Okay, as promised, this post is my turn to complete the little exercise I invited others to complete in the last post. Mega thanks to Finn, Pete and Ryan who contributed their own take on this.
Mission 1.1: Where is Permaculture in General At?
When I do this exercise, as per the slightly disturbing above image, my little green smoothie blob lands here:1
Let me explain, taking the two axes one at a time. Let’s start with the x-axis which runs from fabricating (detailed master planning before implementing) through hybrid (concept planning before implementing) to generating (no up-front planning – concept and details emerge inside creating process).
Here I have permaculture’s centre of gravity in the fabricating space, with a little bloblet (my name for a pseudopod)) edging into hybrid. This is accurate to my previous in-depth inquiries into this very matter. In a previous post I shared this table, for instance, in which fabricating an up-front detailed master plan is very much the common theme.
As for the y axis, you’ll see from my perspective permaculture’s centre of gravity is in the assembling space but again with a little bloblet edging into partitioning. Again, I have gone deep into this previously where the idea of assembling or integrating elements into whole systems dominates most existing discussions I have seen or heard around the nuts and bolts (ha!) of permaculture design process.
Mission 1.2: Where is Permaculture’s Cutting Edge At?
Here I agree with Finn, Peter and Ryan in placing permaculture’s cutting edge up in the four spaces in the top-right of the chart.
As shown in posts such as this, there have been and continue to be a scattering of design process innovators out in the hybrid space or even edging into the generative space.2 My friend and colleague Meg McGowan just recently wrote on how she is arriving in the hybrid or concept design space as her happy place when supporting others to develop their properties.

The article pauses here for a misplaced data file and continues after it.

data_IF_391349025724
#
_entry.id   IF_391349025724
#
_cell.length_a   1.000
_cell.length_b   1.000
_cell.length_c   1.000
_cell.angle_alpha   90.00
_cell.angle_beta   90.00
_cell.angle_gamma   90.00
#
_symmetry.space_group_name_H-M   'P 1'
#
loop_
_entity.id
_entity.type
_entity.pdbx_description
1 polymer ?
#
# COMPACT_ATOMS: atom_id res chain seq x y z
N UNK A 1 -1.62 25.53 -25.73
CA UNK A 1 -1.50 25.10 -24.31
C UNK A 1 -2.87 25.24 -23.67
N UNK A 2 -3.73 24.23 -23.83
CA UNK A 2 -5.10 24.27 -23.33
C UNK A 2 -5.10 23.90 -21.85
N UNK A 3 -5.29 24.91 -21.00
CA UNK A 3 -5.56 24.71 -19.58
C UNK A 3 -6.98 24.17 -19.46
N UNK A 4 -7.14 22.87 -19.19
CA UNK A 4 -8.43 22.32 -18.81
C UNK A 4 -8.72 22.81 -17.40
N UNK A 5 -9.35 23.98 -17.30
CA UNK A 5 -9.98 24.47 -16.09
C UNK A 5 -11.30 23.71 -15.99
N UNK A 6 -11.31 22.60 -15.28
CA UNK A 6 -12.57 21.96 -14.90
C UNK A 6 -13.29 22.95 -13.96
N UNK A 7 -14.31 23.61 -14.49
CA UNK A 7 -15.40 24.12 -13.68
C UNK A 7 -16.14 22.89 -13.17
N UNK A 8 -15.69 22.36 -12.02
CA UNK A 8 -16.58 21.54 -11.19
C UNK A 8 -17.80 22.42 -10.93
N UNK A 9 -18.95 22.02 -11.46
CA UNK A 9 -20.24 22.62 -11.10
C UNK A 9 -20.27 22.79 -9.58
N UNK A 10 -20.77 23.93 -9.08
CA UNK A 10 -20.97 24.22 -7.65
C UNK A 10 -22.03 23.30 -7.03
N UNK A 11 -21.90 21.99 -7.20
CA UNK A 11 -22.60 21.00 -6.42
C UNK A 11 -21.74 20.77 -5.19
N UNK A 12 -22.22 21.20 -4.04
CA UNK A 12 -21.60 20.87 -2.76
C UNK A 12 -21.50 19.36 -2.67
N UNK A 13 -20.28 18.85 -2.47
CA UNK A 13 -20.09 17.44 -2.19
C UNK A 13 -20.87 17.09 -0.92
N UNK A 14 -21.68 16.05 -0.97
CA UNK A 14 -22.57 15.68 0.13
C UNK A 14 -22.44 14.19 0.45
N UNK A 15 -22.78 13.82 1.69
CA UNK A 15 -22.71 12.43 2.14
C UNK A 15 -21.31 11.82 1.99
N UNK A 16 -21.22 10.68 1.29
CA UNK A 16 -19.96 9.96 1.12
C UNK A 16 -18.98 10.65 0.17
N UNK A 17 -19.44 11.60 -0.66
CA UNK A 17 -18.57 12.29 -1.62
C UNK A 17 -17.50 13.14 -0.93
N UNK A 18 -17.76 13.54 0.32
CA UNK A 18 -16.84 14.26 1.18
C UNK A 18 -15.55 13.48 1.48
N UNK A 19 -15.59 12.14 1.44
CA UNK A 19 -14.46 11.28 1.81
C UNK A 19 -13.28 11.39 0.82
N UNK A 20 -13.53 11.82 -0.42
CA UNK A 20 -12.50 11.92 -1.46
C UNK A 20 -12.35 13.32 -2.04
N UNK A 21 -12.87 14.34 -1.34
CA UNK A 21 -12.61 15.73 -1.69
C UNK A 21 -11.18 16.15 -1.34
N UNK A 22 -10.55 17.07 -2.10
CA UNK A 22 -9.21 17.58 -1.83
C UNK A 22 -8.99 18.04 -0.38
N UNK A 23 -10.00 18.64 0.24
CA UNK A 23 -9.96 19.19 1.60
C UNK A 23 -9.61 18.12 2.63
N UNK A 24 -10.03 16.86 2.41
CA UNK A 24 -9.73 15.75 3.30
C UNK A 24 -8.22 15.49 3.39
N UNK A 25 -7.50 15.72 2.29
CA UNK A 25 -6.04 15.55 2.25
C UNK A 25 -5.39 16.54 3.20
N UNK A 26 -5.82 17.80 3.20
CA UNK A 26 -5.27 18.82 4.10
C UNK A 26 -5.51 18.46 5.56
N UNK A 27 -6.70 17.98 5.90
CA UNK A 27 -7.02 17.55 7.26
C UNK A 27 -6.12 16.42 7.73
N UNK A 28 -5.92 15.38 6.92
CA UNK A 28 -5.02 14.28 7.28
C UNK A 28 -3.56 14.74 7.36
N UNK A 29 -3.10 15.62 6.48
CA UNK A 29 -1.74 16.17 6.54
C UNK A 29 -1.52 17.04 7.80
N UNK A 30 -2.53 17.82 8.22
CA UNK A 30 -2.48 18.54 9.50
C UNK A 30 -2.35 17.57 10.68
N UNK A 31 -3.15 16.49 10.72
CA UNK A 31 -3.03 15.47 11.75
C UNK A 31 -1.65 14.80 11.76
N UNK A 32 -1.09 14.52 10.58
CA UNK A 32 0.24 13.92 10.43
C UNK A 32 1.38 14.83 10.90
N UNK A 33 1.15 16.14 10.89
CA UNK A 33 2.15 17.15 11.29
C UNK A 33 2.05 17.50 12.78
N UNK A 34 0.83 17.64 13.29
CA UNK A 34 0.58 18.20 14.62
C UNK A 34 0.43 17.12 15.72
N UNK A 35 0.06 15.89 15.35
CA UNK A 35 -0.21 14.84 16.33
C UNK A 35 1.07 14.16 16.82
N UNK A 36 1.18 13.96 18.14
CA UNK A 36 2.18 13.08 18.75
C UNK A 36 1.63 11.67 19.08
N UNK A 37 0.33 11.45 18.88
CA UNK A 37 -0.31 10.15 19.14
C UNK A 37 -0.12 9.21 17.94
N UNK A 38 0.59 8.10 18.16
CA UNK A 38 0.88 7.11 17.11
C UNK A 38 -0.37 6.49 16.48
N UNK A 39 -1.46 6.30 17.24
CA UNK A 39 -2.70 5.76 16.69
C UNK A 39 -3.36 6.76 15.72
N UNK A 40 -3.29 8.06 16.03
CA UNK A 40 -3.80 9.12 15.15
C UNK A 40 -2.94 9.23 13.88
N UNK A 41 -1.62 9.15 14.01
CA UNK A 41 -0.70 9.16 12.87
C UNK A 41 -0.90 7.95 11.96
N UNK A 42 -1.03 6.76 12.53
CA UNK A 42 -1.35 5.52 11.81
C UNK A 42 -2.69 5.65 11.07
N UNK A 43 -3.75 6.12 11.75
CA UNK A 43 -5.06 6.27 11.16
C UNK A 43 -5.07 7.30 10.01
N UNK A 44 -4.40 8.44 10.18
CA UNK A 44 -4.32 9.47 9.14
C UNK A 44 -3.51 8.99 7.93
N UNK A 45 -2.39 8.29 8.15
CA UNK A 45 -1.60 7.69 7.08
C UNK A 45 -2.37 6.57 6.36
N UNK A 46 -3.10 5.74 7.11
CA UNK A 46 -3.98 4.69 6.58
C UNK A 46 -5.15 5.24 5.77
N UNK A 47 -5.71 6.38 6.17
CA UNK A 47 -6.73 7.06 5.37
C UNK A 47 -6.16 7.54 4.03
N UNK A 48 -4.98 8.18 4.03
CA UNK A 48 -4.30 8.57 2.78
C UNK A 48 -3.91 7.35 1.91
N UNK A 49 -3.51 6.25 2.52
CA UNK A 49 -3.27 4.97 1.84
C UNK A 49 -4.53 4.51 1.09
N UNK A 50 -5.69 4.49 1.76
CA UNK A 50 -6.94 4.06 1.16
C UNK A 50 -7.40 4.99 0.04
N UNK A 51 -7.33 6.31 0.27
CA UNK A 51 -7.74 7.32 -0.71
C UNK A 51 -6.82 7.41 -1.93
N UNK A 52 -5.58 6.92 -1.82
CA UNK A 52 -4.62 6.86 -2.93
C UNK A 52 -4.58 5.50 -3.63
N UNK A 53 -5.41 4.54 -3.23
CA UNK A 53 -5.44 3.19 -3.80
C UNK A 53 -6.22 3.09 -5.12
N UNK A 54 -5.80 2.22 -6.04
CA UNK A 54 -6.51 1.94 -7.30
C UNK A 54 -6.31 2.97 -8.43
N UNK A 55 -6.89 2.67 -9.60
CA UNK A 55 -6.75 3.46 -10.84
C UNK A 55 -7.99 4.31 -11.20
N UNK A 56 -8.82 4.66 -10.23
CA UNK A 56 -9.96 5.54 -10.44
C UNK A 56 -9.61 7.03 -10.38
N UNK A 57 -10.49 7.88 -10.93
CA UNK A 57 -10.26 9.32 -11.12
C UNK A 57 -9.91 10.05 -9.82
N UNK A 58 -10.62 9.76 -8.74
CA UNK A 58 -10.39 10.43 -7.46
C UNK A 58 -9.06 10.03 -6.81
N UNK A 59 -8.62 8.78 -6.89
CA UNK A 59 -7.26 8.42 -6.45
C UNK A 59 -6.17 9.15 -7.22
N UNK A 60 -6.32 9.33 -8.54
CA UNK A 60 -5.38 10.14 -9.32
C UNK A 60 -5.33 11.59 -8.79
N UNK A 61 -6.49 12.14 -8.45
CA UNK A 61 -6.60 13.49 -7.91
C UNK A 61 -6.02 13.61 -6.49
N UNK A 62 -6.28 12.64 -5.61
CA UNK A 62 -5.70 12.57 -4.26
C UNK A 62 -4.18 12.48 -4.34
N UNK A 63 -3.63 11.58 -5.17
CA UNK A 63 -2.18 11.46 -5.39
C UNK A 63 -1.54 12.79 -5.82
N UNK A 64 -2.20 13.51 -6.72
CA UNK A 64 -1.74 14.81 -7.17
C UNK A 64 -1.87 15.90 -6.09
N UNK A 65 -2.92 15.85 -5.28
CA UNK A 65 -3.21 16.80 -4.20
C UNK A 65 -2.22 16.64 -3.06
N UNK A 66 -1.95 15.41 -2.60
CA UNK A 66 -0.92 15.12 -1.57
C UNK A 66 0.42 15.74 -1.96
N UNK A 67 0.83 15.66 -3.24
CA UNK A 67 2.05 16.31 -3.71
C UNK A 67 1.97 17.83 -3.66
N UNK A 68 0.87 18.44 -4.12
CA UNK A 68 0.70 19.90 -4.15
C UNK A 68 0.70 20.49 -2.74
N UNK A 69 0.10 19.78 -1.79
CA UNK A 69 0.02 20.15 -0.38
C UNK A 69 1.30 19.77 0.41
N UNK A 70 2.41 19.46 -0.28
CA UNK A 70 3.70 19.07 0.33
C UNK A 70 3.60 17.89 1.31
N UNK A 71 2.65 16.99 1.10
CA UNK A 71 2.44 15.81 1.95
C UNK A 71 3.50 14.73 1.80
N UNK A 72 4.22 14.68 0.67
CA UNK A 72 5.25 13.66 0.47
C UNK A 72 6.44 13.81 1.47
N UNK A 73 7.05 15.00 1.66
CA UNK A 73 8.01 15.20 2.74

As for the y axis I recall comments like the late Toby Hemenway’s:
I think Alexander’s concept is much closer to how permaculturists actually design, by starting with something that is already a whole and then differentiating and integrating additional factors into it. The issue is mostly that our language has not caught up to our practice… Thinking in terms of relationships and organic wholes rather than collections of parts is foreign to our culture and not easy for anyone from Western culture to do.
I think this is an important point. Any permaculture project that has been around for a while is in the transformation game, without exception. Regardless of what game the folk involved say they are in. You cannot get away with only assembly or partitioning without things falling over pretty quick. That said, my experience is that what is possible on the ground does shift to a different level in terms of the quality of outcomes when things are being explicitly approached through the frame of transformation. What I’m getting at is that I don’t think it is a matter of saying “oh well, if that is what we are doing anyway then who cares how we talk about it.” The way we frame things in our language matters (go listen to Carol Sanford on this point if you need convincing). So for me the cutting edge of permaculture design practice involves transformation both at the language/understanding and the practice levels.
These days I fairly regularly get emails from followers of this blog sharing their adventures in hybrid transformation and other of these top-right four spaces that are outside permaculture-in-general’s centre of gravity. Jason Gerhardt and Finn Weddle are two examples.
Mission 2: Where is Modern Culture At?
Like Finn, I see the centre of gravity of modern culture as a whole as hovering between the lower left corner and off the chart all together (or off the rails, as it were). Where things are either master planned (fabricated) as assemblies (A1) or things aren’t designed at all meaning they happen randomly, haphazardly, winging-it style.
Mission 3: Where is the Rest of Nature At?
What of the rest of the natural world we are inseparably embedded or enmeshed within? In which of the nine spaces does it play? For me there is nothing non-generative and nothing non-transformative in this domain. There are certainly no upfront plans,3 and it’s all the ongoing transformation of holons or whole-parts or nested wholes.
That said, Finn’s take on this really hits the spot (as well as tickles my funny bone) for me:
It’s like C3 (generative transformation) is this puny little window that nature explodes out of and blows to smithereens. Or better that C3 is this puny little window that gives us a tiny bit of insight into one tiny little aspect of nature’s modus operandi.
In contemplating Finn’s diagram this image emerged from some hidden recess in my mind. Yes it is a bit weird but it’s my blog so I’ll do what I like, you hear me?
Upshot is that Peter and Finn’s take correlates extremely highly with my own. Ryan’s to a slightly lesser extent but the gist is the same. Synchronisation exercise complete!